OK, I’m going to try and give you the Reader’s Digest condensed version of the story yet still give the details I think you should know. *So, I hope this makes since to you. *I’m sure most of you remember that I announced that my wife was pregnant and our baby was due Feb 29th. *Well, time passed and as those of you who have been pregnant or known someone close that has been there is test after test after test. * One of the blood tests came up with some odd results. *The results don’t say there is a problem, they just say there is a higher possibility of problems. *The only way to know for sure is by a amniocentesis which is a long needle that goes into the sack where the baby grows and pulls out some of the amniotic fluid which is then sent out to be grown and tested. * There is a 1 in 200 chance of a miscarriage if you do this test. *And that is much more likely than what they said our baby might have. *So we decided not to do the amniocentesis.
During a normal sonogram they found that our baby had a cleft lip. *Which is actually very common in babies and is 100% fixable. * Then they thought there was heart problems so we were sent to a echo cardiologist which could see the heart better and determined yes there were problems. * …again, these are not that uncommon and are 100% fixable with surgeries starting at about 6 months of age.
Moving forward and skipping a bunch of not so important detail, on Jan 22nd we were doing a NST (non stress test), it’s where you sit still for a long time and they monitor the babies heart and the mom’s contractions (moms start having small contractions way before it’s time for birth… *pretty much the muscles getting ready for “the big day”.) *Well, what was happening with Canden (our baby) is every now and again his heart rate would drop pretty far AFTER the contraction. *Which shows the baby is stressing. *We were then sent over to the woman’s hospital for a longer monitoring. *As the night went on these continued to happen. *And since a while back we decided to give this baby the best chance he was going to have we decided to be pretty aggressive. *Meaning if there was a problem, we would do a c section to get him out. * (skipping some stuff again) on Jan 22nd of 2004 at 10:50 pm Canden was born c section. *He had some physical abnormalities which kinda supported our suspicions about his health. *He was transported to a hospital more able to take care of premature babies and such and blood was taken. *That blood was tested and it was determined he is positive for Trisomy 18.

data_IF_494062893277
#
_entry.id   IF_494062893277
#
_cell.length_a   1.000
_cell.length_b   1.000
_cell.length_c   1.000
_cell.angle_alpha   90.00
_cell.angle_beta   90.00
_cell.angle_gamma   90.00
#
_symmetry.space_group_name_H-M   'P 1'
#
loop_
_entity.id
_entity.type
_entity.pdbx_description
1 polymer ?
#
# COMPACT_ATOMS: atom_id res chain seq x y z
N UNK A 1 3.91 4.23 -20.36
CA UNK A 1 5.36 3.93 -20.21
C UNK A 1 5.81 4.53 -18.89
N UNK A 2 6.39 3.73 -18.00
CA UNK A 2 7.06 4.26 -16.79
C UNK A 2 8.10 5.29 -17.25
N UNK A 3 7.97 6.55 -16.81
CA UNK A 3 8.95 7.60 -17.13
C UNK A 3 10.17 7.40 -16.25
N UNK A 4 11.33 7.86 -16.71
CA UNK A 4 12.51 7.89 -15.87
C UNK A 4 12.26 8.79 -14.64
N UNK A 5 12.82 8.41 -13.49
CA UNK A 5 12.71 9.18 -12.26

Trisomy 18 (without getting into too much detail) is one of those things that just “happens” *it doesn’t run in the family, it’s not something we ate or the way we conceived this child. *It is a chromosome problem. *Basically you are supposed to have 2 of each chromosome. *And in our child the chromosome #18 has 3 instead of 2. * another example of an extra chromosome problem is Trisomy 21 which is down syndrome. *If you’d like further information on this there is plenty online. * http://www.trisomy.org/html/trisomy_18_facts.htm *and http://my.webmd.com/content....3CA348} to get you started. *
He started on one ventilator and was quickly moved to another more drastic machine, one that vibrates and gives him 600 breaths per minute. * Since Trisomy 18 is fatal, we decided to sign a DNR (Do Not Resuscitate) order. * And just to “keep him comfortable” until he decides to leave us. * On Jan 30th his breathing was better and they were able to move him to a machine that is “nicer” to his body (only breathes at about 60 breaths per min). *This one actually can tell when he is going to breath and help him. *And if he stops breathing or isn’t breathing enough, the machine does it all for him. *Since we signed a DNR if this machine stops working for him he will not be moved back to the other machine. *On the plus side, this machine has a flexible tube when the vibrator one has a very stiff tube. *What does this translate to? *We can hold our baby boy on this machine when it was impossible on the other. *It is very nice. *We sat there on that day for about 4-5 hours each holding him. *(in one sitting) for the first time. * Each and every day we go in and visit him. *At first to sit by his bed side and hold his hands and touch his head, and now we sit by his bed side hold his hands and then have the nurse help him onto our chests where we hold him for many hours on end.
Does anyone else have any experience with Trisomy 18? *Please feel free to contact me personally if you would rather than talk about it here on the forum. *We’d love someone to exchange emails with.
Andrew + Deangela
(We'll keep you updated.)